Mold isn't the problem. The problem is having or creating the conditions
where mold can grow.
I live in Las Vegas. Until the last decade, mold was unknown here. Houses
were simple framed houses with stucco. Very breathable. Very dry, and
mostly drafty. Energy costs were low enough that being airtight wasn't
required. We even used evaporative cooling which boosts the humidity quite
Enter, the era of new construction. Vapor barriers. Better insulation.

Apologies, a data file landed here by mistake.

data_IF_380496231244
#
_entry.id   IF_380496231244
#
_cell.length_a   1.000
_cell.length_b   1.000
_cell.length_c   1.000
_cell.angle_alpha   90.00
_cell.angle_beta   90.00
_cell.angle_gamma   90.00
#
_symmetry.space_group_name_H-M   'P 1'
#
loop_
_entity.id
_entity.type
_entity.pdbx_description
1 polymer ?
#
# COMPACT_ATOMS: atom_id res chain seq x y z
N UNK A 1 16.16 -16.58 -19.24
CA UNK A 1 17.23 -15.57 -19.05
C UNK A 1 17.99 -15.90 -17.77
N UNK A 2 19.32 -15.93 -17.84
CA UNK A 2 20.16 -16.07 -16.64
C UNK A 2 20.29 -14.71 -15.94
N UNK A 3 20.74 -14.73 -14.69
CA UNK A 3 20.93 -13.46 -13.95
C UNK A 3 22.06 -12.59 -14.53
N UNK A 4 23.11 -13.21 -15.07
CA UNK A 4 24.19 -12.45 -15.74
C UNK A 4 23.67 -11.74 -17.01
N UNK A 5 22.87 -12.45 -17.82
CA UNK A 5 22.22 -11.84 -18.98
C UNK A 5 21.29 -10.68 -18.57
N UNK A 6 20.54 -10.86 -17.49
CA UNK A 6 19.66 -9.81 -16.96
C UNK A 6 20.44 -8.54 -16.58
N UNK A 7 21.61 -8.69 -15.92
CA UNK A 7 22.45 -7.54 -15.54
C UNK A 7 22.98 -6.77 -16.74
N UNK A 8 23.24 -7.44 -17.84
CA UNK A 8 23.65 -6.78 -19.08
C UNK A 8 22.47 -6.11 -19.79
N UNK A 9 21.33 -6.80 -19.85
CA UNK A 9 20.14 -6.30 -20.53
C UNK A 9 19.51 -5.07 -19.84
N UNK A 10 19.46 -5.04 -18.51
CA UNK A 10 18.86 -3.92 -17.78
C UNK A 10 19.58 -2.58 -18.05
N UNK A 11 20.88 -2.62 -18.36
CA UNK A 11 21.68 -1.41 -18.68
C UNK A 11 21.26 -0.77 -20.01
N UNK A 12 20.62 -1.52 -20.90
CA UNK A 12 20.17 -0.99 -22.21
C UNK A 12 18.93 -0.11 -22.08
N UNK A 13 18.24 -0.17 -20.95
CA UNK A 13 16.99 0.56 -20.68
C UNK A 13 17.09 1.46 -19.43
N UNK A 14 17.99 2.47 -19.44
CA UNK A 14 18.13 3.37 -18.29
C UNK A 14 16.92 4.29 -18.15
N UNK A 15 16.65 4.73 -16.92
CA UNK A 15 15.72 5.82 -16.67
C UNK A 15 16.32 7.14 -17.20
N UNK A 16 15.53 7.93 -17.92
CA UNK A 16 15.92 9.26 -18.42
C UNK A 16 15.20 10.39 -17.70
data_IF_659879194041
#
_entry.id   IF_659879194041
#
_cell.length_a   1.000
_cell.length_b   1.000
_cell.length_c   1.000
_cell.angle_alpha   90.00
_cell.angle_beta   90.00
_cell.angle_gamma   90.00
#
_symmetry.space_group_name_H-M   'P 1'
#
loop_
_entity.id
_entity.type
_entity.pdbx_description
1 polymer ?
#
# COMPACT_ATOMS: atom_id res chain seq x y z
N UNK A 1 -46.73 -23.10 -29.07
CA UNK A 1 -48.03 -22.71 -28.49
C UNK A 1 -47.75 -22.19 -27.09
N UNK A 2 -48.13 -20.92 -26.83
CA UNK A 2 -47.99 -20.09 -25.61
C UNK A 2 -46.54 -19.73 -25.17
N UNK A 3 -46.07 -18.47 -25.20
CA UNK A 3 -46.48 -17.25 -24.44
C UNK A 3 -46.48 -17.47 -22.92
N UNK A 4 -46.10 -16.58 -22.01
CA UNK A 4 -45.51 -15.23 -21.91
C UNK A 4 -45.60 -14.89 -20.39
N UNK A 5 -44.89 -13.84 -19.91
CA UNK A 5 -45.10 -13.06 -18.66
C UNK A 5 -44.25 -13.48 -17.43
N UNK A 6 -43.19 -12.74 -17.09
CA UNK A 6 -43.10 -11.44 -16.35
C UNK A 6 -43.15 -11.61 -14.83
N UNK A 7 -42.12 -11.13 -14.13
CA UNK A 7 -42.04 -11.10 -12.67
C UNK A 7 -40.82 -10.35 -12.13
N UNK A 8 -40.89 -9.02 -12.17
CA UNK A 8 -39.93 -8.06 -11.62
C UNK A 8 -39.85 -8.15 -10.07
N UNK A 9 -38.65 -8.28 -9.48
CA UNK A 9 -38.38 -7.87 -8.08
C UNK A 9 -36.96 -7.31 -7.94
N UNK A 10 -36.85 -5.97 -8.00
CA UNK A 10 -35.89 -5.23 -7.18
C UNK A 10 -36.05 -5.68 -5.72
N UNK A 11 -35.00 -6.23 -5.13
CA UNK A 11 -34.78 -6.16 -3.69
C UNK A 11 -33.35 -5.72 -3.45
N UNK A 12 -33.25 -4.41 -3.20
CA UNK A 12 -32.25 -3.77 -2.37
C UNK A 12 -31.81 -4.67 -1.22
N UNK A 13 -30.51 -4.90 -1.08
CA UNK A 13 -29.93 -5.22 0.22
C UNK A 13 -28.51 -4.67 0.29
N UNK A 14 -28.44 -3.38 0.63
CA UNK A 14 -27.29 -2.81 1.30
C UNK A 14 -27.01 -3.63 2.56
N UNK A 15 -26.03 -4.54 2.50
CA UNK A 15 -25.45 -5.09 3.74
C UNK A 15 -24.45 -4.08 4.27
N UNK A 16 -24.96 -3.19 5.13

Better taping and mudding. Really enclosing things in. I think that was
where it changed, because this isn't NEW mold.
Yesterday, I woke up to a leaky hot water heater. They had installed it
five years ago with no pan. So it died, and water came into my walk in
closet and bedroom. I changed the heater, putting it up on blocks, and in a
pan. We got out the wet/dry vacuums, and went to town. We vacuumed and
vacuumed and vacuumed. Then put several fans. We will run the fans for a
few days, and leave doors open during the day.
Point is, mold is like rust on a car. Not much you can do once it is in
there except cut out the moldy/rusty part and toss.
It is far easier to prevent.